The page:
Tuesday, November 30, 2010

"Incense and Peppermints" (1967)

28. Strawberry Alarm Clock, "Incense and Peppermints" (Oct. 14, 1967, #1)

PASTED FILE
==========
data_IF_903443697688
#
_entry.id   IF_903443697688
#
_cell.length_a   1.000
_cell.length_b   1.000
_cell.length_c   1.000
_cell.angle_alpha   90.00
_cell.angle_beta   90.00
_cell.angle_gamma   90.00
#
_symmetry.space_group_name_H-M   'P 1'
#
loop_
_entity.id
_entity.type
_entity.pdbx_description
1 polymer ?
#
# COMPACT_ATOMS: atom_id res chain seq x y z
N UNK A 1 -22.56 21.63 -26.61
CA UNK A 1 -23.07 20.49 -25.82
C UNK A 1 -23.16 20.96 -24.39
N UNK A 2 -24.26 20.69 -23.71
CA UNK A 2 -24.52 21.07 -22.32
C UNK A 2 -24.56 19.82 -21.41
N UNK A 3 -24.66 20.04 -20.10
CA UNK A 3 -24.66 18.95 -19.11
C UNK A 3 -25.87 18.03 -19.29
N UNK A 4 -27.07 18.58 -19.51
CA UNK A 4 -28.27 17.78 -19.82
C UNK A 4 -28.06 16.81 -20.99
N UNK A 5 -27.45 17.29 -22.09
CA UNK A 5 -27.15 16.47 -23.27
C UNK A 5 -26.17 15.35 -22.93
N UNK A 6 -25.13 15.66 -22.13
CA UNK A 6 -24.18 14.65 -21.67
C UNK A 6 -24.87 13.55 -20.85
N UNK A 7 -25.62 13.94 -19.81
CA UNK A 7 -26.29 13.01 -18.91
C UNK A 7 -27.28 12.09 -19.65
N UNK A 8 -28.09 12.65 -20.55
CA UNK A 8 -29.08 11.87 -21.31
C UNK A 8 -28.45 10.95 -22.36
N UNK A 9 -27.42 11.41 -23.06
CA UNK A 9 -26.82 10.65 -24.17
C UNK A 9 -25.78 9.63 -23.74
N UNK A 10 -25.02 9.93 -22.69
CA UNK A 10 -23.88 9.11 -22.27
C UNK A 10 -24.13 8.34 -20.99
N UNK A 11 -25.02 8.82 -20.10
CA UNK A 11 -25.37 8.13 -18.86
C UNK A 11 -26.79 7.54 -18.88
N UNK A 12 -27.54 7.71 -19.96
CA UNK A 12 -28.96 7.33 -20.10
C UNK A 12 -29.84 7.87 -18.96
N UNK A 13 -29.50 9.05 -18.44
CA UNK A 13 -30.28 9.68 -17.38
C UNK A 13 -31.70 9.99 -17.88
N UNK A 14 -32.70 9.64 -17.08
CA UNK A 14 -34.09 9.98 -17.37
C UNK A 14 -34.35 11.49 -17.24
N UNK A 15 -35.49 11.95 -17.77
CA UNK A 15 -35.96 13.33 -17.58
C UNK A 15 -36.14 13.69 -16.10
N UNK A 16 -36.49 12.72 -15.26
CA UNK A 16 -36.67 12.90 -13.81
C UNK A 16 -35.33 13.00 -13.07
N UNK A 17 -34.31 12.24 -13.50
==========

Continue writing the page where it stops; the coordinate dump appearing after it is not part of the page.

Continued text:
In latter years I have often suspected this—long since a staple of the hoariest oldies format on the radio—as a bit of a corporate psychedelic-rock project, maybe because it did so well at the time and has endured so persistently. But disregarding the company that eventually came to pivot on it to make it a hit, I see that its actual origins more or less mark it as the real thing, emerging from the Los Angeles welter of the time, and complete with stories of backstabbing intrigue and various untoward disavowals (in fact, one of the people who dreamed it up in the first place and was subsequently denied credit, Ed King, later went on to Lynyrd Skynyrd; more here). In any event I have always appreciated it and in many ways it seems to me now among the quintessential representations of the form, right down to the very silly wake-up call of the band name (changed from Thee Sixpence ostensibly to avoid confusion with another band) and the song title that willy-nilly juxtaposes seemingly discordant sensual input (compare "Crimson and Clover," "Purple Haze," or "Hot Smoke and Sassafras"). And that's just the accouterments of the thing. The sound of it is at once cartoonish pop music with broad streaks of vaguely disorienting menace, led by thick washes from the organ and a wheedling, gruff, chameleon electric guitar, undergirded by walls of backing vocals in various dark harmonies. And what are they going on about? "Beatniks and politics, nothing is new / A yardstick for lunatics, one point of view" and "Who cares what games we choose? / Little to win, but nothing to lose." Who knows? Some kind of trip, evidently. But it sounds so good, and you remember it forever.

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